In my last meeting with my PhD supervisors I was asked “are you arguing that a personal blog is the self or a production of the self?” It was evident I was not being clear.
My initial reaction was that I was arguing that a personal blog is a production of the self. It is an object separate from the subject in the same way as the paper on which I write this (yes, I wrote this long-hand first) is something separate from me.
Such a line of reasoning works well if we start from the position of a pre-existent subject. In other words, if thinking creates the subject as in “I think, therefore I am”, then mental activity produces an I – an individual – that is separate from a world of objects.
Such a notion works to support the idea that we area all born with a ‘personality’ and that our subjectivity takes shape through the Freudian Oedipal phase in early childhood. We are already and always an individual and our selfhood is shaped by our relationship to the penis or an object that stands in place of the penis.
In Lacanian terms we are trapped in our subjectivity that was formed in the Oedipal phase in a denseness of language that allows no release. In other words, we are made of language.
More importantly, to both Freud and Lacan, our subjectivity is already and always interior and hidden, an essence to be discovered and revealed. It is, as it were, a kind of tiniest building block of our universe that will always be ‘yet to be discovered’. This hidden self is produced through a never-ending always-present sense of lack.
If I accept this Freudian-Lacanian view of the pre-existent subject then I must also accept that a blog is an object that can be studied, analysed and written about. In doing so I would then look at the blog as a tool of signification, a series of sign posts that point back inwards to a fixed human essence. In other words, what does this blog reveal about its author? What does the blog mean to the blogger? What lack is being redressed through the act of blogging?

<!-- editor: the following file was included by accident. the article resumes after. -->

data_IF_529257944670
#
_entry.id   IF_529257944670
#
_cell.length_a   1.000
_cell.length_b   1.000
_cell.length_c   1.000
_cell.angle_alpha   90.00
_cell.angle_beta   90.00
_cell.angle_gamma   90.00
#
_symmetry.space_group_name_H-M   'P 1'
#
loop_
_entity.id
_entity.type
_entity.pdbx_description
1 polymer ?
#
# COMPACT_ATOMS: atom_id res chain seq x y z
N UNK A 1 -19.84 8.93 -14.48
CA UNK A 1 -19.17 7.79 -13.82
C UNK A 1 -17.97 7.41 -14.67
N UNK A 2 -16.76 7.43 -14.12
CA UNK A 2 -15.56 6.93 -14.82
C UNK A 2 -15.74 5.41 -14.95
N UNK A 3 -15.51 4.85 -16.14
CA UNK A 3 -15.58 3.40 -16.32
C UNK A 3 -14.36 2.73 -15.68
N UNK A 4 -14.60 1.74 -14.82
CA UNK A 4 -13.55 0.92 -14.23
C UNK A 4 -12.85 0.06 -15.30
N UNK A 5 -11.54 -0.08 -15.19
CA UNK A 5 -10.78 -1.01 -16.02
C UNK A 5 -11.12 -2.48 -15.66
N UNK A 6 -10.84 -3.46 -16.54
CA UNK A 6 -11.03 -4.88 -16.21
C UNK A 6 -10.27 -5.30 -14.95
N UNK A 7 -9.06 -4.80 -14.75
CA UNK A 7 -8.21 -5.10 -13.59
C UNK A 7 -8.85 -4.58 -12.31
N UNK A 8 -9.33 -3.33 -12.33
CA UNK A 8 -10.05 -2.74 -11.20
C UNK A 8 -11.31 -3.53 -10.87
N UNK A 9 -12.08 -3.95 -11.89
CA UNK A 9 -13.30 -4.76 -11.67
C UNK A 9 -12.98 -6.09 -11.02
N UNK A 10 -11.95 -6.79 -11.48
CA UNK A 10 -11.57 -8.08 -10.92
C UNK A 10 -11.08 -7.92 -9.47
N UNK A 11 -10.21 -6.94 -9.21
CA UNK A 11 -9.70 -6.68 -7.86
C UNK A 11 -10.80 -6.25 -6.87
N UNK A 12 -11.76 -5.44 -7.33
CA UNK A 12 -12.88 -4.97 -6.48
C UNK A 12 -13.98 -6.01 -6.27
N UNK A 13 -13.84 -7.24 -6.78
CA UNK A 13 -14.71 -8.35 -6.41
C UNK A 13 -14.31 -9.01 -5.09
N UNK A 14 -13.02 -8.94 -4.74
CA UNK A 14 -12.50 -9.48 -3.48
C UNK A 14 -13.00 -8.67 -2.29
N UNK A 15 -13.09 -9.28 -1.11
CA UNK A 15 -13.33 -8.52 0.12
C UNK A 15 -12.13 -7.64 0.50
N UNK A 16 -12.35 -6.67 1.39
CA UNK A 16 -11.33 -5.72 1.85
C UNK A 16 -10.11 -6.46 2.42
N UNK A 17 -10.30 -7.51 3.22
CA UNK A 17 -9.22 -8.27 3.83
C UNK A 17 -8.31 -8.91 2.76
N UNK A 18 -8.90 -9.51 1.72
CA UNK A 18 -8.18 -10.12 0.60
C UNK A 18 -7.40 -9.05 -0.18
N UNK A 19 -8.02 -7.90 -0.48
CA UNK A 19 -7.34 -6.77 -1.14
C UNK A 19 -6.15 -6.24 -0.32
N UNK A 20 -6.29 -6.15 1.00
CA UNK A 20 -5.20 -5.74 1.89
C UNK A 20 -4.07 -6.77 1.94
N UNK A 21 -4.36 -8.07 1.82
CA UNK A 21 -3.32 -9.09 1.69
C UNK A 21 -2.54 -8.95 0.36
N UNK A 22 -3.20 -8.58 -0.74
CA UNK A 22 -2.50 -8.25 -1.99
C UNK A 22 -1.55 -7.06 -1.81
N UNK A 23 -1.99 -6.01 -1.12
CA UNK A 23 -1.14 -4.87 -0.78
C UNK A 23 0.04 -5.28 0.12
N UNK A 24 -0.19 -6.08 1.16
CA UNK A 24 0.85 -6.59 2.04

I am inclined to join with Deleuze and Guattari, and to a lesser extent Foucault, and subscribe to the radical effacement of the subject. In their view the subject never existed and until the project of psychoanalysis; and this produced an object of study and never-ending analysis. Of course, this view was shared by their contemporary Foucault who believed that the creation of the individual was the preeminent move of power. Through fields of study, such as psychiatry, the individual came to exist and could thus be categorised and normalised.
What does this mean for the personal blog? If I start from the Deleuzian position of the non-existent subject I immediately obliterate the object called the personal blog for it is only through the creation of the subject that the object of the blog can come into existence.
For Deleuze and Guattari it is from this non-position of existence that a purely creative humanity can emerge. Unencumbered by the morbidity of Freud and Lacan humans are free simply to become.
Where does this leave my research? As I see it Freud and Lacan weigh heavily on the modern understanding of the subject. Any analysis of the ways in which personal blogging is productive of the self would be deficient if it ignored (especially) Lacan’s notion of lack whereby all actions taken by the subject compensate for a always-present sense of lack. An analysis of personal blogging in this way would posit the pre-existent subject interacting with the external object of the blog generating the self always clambering for a return to the imaginary of the pre-Oedipal phase.
Equally, there is merit in analysing personal blogging through the lens of Donna Haraway’s concept of the cyborg. Using the cyborg as a metaphor the personal blog becomes, not an external object or tool, but an integral part of the subject. The machine of the blog contains no ghost, no inherent pre-existent nature, but, rather, constitutes an integral, indivisible part of the subject.
In Haraway I find a particularly useful and promising line of thinking where she connects the narratives about technology and racism. In Haraway’s view, fear of societal decline through advancement of technology and the mixing of races are one and the same action of thought. . It is through the use of technology (and here I refer to personal blogging) she believes that racism can be problematised.
Haraway, along with Deleuze and Guattari and Foucault share a postmodern conception of the subject. Each offers a fresh way to understand personal blogging. In the case of Foucault, as a technology of the self, a practice of living as a work of art. And through Deleuze we can understand it as a moment akin to the chaos inherent when the artist’s brush meets the canvas.
Mansfield, N. (2000). Subjectivity: theories of the self from Freud to Haraway. St Leonards: Allen & Unwin.